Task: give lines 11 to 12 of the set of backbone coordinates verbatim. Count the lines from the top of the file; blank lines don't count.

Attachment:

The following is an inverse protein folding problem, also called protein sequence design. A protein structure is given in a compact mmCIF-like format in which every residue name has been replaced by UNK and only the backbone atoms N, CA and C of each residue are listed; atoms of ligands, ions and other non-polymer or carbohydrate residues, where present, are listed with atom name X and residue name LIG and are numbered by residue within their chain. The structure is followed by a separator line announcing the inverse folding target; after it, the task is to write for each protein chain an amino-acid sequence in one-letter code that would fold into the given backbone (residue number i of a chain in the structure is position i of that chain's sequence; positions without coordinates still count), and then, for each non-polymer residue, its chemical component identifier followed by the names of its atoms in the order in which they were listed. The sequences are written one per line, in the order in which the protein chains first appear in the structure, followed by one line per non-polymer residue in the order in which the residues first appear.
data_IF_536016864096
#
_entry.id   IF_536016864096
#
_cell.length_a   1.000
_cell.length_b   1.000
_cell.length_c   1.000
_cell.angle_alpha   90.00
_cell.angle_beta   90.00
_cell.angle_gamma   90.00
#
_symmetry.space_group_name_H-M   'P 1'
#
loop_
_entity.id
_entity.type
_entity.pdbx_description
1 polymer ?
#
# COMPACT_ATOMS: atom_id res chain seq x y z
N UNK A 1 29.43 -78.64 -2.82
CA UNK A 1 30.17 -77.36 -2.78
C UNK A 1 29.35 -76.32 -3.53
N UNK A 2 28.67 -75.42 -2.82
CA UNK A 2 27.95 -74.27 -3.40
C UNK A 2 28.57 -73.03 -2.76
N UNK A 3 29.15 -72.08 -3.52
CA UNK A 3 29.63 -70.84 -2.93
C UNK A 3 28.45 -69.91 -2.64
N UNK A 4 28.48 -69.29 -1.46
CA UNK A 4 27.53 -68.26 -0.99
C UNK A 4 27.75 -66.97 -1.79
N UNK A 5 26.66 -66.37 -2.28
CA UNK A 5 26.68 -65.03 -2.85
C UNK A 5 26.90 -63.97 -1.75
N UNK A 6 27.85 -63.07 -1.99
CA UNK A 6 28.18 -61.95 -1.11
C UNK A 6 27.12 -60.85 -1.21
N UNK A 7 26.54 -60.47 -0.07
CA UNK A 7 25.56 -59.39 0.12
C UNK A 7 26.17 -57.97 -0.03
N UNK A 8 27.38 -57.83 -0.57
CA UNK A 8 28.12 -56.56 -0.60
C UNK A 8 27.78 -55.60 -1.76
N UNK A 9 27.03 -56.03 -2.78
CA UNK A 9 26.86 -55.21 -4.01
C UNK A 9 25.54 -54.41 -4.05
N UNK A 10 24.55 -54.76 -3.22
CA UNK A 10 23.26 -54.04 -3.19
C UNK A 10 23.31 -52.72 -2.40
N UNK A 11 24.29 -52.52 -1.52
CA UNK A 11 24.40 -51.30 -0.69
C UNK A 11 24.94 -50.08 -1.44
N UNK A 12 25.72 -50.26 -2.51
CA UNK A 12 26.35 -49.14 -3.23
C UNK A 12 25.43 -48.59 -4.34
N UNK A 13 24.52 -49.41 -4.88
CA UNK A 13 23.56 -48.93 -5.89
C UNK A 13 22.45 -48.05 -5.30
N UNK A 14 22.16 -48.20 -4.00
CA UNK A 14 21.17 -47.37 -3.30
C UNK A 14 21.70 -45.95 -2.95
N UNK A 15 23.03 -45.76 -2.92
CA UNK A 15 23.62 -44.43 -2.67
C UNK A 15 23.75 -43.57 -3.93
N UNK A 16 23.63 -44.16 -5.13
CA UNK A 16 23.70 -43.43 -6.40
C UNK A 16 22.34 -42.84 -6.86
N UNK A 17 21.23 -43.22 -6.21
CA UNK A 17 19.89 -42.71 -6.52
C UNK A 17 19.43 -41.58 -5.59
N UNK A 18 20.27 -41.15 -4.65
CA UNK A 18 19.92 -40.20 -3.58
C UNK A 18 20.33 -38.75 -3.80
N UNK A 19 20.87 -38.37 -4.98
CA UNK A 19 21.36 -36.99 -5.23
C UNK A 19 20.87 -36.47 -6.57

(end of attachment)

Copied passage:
_cell.angle_gamma   90.00
#